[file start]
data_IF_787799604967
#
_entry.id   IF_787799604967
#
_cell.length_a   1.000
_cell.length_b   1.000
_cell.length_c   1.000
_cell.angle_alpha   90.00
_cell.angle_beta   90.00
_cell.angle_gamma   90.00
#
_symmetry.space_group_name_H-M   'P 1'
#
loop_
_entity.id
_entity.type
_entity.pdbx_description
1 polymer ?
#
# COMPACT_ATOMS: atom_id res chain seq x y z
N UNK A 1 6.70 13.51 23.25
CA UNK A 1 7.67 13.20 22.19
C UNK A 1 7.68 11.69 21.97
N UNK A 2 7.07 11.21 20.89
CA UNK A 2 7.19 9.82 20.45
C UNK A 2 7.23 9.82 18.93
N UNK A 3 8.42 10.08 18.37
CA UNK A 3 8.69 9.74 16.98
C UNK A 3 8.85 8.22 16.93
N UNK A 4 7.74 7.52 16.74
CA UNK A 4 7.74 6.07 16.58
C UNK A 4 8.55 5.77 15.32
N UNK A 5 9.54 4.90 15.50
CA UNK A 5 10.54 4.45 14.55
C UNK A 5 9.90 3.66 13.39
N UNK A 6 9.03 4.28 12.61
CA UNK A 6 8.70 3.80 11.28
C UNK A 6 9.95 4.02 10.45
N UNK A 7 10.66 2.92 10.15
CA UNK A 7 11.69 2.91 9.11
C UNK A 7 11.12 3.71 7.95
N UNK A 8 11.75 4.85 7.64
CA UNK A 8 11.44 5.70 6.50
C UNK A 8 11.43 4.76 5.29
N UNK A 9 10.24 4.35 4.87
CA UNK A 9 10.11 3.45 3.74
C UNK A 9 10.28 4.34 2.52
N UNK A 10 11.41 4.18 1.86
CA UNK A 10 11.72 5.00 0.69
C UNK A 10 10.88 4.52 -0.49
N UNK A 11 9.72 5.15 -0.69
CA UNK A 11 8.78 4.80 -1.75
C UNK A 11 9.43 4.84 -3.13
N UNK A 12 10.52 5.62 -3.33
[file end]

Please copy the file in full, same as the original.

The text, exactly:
data_IF_787799604967
#
_entry.id   IF_787799604967
#
_cell.length_a   1.000
_cell.length_b   1.000
_cell.length_c   1.000
_cell.angle_alpha   90.00
_cell.angle_beta   90.00
_cell.angle_gamma   90.00
#
_symmetry.space_group_name_H-M   'P 1'
#
loop_
_entity.id
_entity.type
_entity.pdbx_description
1 polymer ?
#
# COMPACT_ATOMS: atom_id res chain seq x y z
N UNK A 1 6.70 13.51 23.25
CA UNK A 1 7.67 13.20 22.19
C UNK A 1 7.68 11.69 21.97
N UNK A 2 7.07 11.21 20.89
CA UNK A 2 7.19 9.82 20.45
C UNK A 2 7.23 9.82 18.93
N UNK A 3 8.42 10.08 18.37
CA UNK A 3 8.69 9.74 16.98
C UNK A 3 8.85 8.22 16.93
N UNK A 4 7.74 7.52 16.74
CA UNK A 4 7.74 6.07 16.58
C UNK A 4 8.55 5.77 15.32
N UNK A 5 9.54 4.90 15.50
CA UNK A 5 10.54 4.45 14.55
C UNK A 5 9.90 3.66 13.39
N UNK A 6 9.03 4.28 12.61
CA UNK A 6 8.70 3.80 11.28
C UNK A 6 9.95 4.02 10.45
N UNK A 7 10.66 2.92 10.15
CA UNK A 7 11.69 2.91 9.11
C UNK A 7 11.12 3.71 7.95
N UNK A 8 11.75 4.85 7.64
CA UNK A 8 11.44 5.70 6.50
C UNK A 8 11.43 4.76 5.29
N UNK A 9 10.24 4.35 4.87
CA UNK A 9 10.11 3.45 3.74
C UNK A 9 10.28 4.34 2.52
N UNK A 10 11.41 4.18 1.86
CA UNK A 10 11.72 5.00 0.69
C UNK A 10 10.88 4.52 -0.49
N UNK A 11 9.72 5.15 -0.69
CA UNK A 11 8.78 4.80 -1.75
C UNK A 11 9.43 4.84 -3.13
N UNK A 12 10.52 5.62 -3.33